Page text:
The Rape of the Lock (Canto III) by Alexander Pope
Alexander Pope is the most illustrious writer of the 18th century. He was born in 1688 in London. He was a born poet. He used to compose poetry when he was a child. Pope tells in his Epistle to Dr. Arbuthnot:
As yet a child, not yet a fool to fame
I lisped in numbers, for the numbers came.
Alexander Pope is famous for his The Pastorals, Windsor Forest, The Rape of the Lock, Essay on Criticism, Epistle to Dr. Arbuthnot and The Dunciad. Pope’s translation of Homer offered him great prestige and prosperity.
The Rape of the Lock is Pope’s masterpiece. It is one of the best poems in English language. It was first published in 1712 and later published as final version in 1714. It is based on an actual incident of his time. It is a mock epic poem. It is a classic of drawing room society. This composition shows Pope’s mastery over the use of bathos and the heroic couplet.
The Rape of the Lock describes a trifling incident of real life. Belinda and Petre are two major characters of the poem. Miss Arabella Fermor has been presented as Belinda. She represents the fashionable ladies of the period. She is famous for her grace and elegance in the fashionable society of London. She is devoted to all the gay frivolities and gaiety of the society. She proudly moves in the company of young lords and ladies. The Baron, lord Petre, has been identified with Robert, the seventh Lord Petre. He was well known for his amorous and frivolous nature. He loved Belinda, Arabella Fermor. He cut her lock of hair and offended her. Due to this trifling incident a serious quarrel arises between the two families.
The Rape of the Lock has been divided into Five Cantos. Canto III of this mock heroic poem deals with the incident of the cutting of Belinda’s lock of hair.
(अलेक्जेंडर पोप 18वीं सदी के सबसे प्रसिद्ध लेखक हैं। उनका जन्म 1688 में लंदन में हुआ था। वे जन्मजात कवि थे। बचपन में ही उन्होंने कविता रचना की शुरुआत की थी।
अलेक्जेंडर पोप अपने द पास्टरल्स, विंडसर फॉरेस्ट, द रेप ऑफ द लॉक, एसे ऑन क्रिटिसिज्म, एपिस्टल टू डॉ अर्बुथनॉट और द डनसियाड के लिए प्रसिद्ध हैं। पोप द्वारा होमर की रचनाओं का भी अनुवाद किया गया। इस अनुवाद ने उन्हें काफी प्रतिष्ठा और समृद्धि प्रदान की।
रेप ऑफ द लॉक पोप की उत्कृष्ट कृति है। यह अंग्रेजी भाषा की सर्वश्रेष्ठ कविताओं में से एक है। यह पहली बार 1712 में प्रकाशित हुई और बाद में 1714 में यह विस्तृत रूप में प्रकाशित हुई । यह रचना पोप के समय की एक वास्तविक घटना पर आधारित है। यह एक मौक़ एपिक कविता है। यह ड्राइंग रूम सोसायटी का एक क्लासिक है। यह रचना बथोस और हिरोइक कप्लेट के उपयोग पर पोप की महारत को दर्शाती है।
द रेप ऑफ द लॉक में वास्तविक जीवन की एक छोटी सी घटना का वर्णन है। बेलिंडा और पेट्रे कविता के दो प्रमुख पात्र हैं। मिस अरबेला फर्मर को बेलिंडा के रूप में प्रस्तुत किया गया है। वह उस दौर की फैशनेबल महिलाओं का प्रतिनिधित्व करती हैं। वह लंदन के फैशनेबल समाज में अपनी कृपा और शान के लिए प्रसिद्ध हैं। वह समाज की सभी तुच्छताओं के प्रति समर्पित है। वह गर्व से युवकों और युवतियों की संगति में चलती है। बैरन, लॉर्ड पेट्रे, की पहचान सातवें लॉर्ड पेट्रे रॉबर्ट के साथ की गई है। वह अपने कामुक और तुच्छ स्वभाव के लिए जाने जाते थे। वह बेलिंडा, अरबेला फर्मर, से प्यार करते थे। उन्होंने बेलिंडा के बालों का जुड़ा काट दिया और उसे नाराज कर दिया। इस मामूली घटना को लेकर दोनों परिवारों के बीच गंभीर विवाद हो गया।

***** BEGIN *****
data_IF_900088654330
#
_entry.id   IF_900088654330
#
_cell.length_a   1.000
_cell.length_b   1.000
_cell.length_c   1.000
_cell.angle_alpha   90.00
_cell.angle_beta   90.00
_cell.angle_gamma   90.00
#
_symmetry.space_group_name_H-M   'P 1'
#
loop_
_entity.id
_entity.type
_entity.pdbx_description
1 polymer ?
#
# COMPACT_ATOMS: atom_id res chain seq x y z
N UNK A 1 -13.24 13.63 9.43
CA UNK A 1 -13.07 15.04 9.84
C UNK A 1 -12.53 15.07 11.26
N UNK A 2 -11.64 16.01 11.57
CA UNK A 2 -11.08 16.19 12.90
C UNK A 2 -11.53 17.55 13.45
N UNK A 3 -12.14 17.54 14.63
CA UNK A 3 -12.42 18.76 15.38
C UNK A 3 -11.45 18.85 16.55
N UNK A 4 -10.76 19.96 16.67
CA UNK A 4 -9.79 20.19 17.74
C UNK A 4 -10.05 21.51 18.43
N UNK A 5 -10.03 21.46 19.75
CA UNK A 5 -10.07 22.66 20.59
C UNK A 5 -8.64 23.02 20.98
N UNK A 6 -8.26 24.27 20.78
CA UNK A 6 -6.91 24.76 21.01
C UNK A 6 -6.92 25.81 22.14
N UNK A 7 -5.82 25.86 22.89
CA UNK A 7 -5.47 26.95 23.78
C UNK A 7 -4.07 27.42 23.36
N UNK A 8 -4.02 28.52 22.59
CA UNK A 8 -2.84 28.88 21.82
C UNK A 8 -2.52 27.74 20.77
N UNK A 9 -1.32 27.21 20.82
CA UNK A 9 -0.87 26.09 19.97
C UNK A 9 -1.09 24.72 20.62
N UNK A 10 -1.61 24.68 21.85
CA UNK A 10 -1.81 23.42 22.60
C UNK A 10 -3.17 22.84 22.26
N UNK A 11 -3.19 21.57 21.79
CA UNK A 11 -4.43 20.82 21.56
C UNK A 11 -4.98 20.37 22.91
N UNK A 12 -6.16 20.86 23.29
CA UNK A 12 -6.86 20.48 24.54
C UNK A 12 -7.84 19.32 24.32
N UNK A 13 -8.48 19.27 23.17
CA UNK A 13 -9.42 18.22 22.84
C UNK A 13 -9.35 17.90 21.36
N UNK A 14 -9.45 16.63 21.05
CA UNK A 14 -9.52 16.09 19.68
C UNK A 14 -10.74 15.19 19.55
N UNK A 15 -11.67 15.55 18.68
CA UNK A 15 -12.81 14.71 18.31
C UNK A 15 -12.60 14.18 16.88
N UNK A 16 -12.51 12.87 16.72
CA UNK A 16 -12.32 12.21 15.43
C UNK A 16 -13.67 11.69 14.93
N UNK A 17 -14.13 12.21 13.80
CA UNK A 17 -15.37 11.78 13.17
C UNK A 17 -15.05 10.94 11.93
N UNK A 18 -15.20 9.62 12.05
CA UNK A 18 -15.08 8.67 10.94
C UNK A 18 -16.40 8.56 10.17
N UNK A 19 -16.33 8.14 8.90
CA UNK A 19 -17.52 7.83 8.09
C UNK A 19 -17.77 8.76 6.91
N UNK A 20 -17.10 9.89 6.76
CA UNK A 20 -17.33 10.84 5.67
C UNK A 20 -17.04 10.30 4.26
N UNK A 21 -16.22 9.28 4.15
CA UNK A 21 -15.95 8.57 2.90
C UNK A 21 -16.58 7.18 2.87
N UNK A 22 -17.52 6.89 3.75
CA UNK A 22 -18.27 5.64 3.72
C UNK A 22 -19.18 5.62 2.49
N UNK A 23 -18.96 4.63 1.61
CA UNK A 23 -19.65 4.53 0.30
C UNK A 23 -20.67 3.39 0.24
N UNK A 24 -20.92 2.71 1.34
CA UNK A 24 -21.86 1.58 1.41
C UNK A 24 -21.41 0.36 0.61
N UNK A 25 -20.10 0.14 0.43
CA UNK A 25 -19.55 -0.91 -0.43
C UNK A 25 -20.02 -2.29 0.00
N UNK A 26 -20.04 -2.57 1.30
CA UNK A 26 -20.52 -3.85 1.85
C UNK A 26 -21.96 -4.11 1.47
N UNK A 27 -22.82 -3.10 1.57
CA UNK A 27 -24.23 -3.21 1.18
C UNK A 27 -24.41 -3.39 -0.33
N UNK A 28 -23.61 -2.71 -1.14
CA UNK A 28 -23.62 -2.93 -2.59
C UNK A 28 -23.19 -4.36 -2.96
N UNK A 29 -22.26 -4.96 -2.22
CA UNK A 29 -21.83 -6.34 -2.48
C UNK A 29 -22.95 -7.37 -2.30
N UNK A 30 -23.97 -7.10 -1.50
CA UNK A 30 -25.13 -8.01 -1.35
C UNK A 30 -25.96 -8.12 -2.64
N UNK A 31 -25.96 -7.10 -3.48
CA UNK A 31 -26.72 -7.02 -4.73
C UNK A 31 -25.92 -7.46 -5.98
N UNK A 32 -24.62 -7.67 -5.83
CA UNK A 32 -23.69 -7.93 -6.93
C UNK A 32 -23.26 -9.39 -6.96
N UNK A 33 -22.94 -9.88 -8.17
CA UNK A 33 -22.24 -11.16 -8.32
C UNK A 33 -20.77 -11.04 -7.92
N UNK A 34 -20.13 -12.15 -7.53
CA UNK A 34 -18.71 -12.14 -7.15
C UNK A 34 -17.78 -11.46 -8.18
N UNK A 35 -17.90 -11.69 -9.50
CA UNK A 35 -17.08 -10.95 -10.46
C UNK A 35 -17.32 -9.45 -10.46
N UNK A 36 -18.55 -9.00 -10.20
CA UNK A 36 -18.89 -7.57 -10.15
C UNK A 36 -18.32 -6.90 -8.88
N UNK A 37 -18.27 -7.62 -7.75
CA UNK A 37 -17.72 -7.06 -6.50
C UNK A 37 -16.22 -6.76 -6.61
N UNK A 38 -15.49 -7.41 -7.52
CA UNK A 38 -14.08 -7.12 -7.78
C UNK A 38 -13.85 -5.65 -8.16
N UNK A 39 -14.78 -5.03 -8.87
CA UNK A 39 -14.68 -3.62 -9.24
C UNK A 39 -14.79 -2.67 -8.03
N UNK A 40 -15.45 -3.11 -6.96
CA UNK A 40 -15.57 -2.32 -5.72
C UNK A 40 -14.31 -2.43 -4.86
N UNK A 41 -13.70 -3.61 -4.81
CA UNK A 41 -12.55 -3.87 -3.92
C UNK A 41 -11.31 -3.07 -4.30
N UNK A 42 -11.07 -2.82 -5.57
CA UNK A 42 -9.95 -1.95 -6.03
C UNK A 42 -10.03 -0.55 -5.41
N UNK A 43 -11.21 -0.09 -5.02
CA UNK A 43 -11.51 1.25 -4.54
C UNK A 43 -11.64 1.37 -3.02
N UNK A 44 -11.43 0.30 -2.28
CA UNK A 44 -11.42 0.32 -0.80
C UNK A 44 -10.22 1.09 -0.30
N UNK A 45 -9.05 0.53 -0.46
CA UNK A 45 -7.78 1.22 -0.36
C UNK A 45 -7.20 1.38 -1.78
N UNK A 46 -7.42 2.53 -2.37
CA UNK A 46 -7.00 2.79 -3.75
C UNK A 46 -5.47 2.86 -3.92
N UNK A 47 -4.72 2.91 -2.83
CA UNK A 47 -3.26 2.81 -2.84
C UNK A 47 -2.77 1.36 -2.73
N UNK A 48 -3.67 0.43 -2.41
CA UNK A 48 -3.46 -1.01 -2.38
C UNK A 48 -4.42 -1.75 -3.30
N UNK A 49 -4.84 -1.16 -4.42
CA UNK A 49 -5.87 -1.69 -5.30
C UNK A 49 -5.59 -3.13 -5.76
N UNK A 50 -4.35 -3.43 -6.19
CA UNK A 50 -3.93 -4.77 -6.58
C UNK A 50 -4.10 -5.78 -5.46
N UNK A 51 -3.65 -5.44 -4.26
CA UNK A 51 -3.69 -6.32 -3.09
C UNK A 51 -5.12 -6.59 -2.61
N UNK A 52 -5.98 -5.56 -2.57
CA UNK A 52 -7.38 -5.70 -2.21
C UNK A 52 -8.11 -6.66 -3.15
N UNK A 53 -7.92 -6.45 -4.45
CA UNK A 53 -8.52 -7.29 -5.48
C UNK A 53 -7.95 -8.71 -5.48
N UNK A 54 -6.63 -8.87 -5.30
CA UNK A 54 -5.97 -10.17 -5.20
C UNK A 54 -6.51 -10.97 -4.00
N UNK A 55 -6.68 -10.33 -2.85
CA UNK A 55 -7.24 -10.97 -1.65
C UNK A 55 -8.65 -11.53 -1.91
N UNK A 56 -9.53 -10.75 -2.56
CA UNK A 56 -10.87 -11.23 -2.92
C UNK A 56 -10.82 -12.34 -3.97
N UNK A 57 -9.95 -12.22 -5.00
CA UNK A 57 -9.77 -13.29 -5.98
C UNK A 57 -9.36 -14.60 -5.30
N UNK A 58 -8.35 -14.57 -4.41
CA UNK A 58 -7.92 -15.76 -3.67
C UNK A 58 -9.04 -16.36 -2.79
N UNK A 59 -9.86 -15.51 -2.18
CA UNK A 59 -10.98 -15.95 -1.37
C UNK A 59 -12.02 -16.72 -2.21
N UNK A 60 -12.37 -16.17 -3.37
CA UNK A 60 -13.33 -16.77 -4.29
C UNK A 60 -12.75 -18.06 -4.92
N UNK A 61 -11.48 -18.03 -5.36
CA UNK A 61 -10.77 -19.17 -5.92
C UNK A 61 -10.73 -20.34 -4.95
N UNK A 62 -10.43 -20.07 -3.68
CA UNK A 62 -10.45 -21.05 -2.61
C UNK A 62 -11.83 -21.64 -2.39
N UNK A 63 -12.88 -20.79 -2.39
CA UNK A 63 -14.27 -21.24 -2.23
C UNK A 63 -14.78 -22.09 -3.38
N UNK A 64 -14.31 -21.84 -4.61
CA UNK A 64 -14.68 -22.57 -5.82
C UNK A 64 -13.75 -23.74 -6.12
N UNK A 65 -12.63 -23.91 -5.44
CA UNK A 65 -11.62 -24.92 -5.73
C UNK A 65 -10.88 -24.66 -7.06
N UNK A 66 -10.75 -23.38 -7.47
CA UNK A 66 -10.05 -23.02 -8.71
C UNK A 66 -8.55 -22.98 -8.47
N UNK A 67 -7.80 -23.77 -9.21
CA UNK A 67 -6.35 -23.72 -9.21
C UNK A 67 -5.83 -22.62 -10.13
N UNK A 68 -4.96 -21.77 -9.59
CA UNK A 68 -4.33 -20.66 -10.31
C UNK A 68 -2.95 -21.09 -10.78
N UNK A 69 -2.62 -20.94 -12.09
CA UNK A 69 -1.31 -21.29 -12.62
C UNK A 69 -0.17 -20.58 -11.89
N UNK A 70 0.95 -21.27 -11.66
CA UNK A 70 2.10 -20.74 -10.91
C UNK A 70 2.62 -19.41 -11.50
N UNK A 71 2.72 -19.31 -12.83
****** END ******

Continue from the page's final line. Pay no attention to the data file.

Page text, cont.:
रेप ऑफ द लॉक को पांच भागों में बांटा गया है। इस कविता का कैंटो III बेलिंडा के बालों का जुड़ा काटने की घटना से संबंधित है।)
The Rape of the Lock (Canto III) by Alexander Pope
Close by those meads, for ever crown'd with flow'rs,
Where Thames with pride surveys his rising tow'rs,
There stands a structure of majestic frame,
Which from the neighb'ring Hampton takes its name.
Here Britain's statesmen oft the fall foredoom
Of foreign tyrants and of nymphs at home;
Here thou, great Anna! whom three realms obey,
Dost sometimes counsel take—and sometimes tea.
Hither the heroes and the nymphs resort,
To taste awhile the pleasures of a court;
In various talk th' instructive hours they pass'd,
Who gave the ball, or paid the visit last;
One speaks the glory of the British queen,
And one describes a charming Indian screen;
A third interprets motions, looks, and eyes;
At ev'ry word a reputation dies.
Snuff, or the fan, supply each pause of chat,
With singing, laughing, ogling, and all that.
Meanwhile, declining from the noon of day,
The sun obliquely shoots his burning ray;
The hungry judges soon the sentence sign,
And wretches hang that jury-men may dine;
The merchant from th' Exchange returns in peace,
And the long labours of the toilet cease.
Belinda now, whom thirst of fame invites,
Burns to encounter two adventrous knights,
At ombre singly to decide their doom;
And swells her breast with conquests yet to come.
Straight the three bands prepare in arms to join,
Each band the number of the sacred nine.
Soon as she spreads her hand, th' aerial guard
Descend, and sit on each important card:
First Ariel perch'd upon a Matadore,
Then each, according to the rank they bore;
For Sylphs, yet mindful of their ancient race,
Are, as when women, wondrous fond of place.
Behold, four Kings in majesty rever'd,
With hoary whiskers and a forky beard;
And four fair Queens whose hands sustain a flow'r,
Th' expressive emblem of their softer pow'r;
Four Knaves in garbs succinct, a trusty band,
Caps on their heads, and halberds in their hand;
And parti-colour'd troops, a shining train,
Draw forth to combat on the velvet plain.
The skilful nymph reviews her force with care:
"Let Spades be trumps!" she said, and trumps they were.
Now move to war her sable Matadores,
In show like leaders of the swarthy Moors.
Spadillio first, unconquerable lord!
Led off two captive trumps, and swept the board.